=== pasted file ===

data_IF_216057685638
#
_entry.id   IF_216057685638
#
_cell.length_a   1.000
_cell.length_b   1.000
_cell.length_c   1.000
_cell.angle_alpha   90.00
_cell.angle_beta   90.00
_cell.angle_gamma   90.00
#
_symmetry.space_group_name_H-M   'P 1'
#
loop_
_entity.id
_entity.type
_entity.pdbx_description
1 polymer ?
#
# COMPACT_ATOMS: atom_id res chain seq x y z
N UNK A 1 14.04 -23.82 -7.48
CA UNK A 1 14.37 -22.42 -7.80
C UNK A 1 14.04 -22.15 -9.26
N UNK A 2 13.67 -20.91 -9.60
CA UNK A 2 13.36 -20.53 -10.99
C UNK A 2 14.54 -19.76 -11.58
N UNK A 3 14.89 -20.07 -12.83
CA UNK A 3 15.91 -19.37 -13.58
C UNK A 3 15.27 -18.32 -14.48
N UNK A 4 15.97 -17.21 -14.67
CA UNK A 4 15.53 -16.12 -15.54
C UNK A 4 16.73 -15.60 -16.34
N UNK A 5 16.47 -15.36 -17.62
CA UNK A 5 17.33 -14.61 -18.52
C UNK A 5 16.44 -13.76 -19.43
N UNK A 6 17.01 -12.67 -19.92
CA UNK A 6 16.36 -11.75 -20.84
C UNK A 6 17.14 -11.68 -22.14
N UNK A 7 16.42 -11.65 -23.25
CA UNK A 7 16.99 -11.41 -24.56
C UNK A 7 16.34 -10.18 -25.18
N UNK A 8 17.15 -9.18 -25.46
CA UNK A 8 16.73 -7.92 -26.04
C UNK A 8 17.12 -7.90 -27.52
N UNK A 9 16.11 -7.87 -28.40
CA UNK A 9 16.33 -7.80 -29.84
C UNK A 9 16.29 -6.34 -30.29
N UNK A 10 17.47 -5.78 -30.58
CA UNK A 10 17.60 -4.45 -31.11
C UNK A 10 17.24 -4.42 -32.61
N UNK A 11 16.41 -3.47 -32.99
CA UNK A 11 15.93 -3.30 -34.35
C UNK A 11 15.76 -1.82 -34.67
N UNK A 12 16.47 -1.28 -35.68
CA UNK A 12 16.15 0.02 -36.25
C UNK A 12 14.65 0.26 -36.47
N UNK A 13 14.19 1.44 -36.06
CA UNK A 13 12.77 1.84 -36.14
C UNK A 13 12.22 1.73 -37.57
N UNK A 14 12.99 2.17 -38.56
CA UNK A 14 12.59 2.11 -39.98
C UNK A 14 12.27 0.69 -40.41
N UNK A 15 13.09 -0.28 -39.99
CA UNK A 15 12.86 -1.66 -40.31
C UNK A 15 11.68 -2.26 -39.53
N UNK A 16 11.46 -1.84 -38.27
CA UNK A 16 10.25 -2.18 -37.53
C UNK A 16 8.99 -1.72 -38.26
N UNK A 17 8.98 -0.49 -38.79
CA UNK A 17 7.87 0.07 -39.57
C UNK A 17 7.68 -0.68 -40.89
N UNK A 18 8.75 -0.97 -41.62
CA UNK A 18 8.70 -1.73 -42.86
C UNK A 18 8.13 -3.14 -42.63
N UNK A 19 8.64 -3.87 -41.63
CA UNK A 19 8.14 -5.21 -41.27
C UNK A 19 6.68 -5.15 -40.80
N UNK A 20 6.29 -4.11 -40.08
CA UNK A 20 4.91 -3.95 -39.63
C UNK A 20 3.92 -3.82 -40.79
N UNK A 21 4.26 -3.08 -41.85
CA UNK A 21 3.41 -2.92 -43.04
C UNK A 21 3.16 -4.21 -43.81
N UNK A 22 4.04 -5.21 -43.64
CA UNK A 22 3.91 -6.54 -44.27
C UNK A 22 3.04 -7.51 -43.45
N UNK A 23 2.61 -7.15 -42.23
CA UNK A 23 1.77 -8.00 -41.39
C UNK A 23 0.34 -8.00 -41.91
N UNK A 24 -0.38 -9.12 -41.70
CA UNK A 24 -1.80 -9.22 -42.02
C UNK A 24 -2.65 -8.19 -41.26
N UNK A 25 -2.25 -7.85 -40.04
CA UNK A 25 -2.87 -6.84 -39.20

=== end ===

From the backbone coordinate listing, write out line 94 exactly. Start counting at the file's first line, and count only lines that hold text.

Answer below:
CA UNK A 25 -2.87 -6.84 -39.20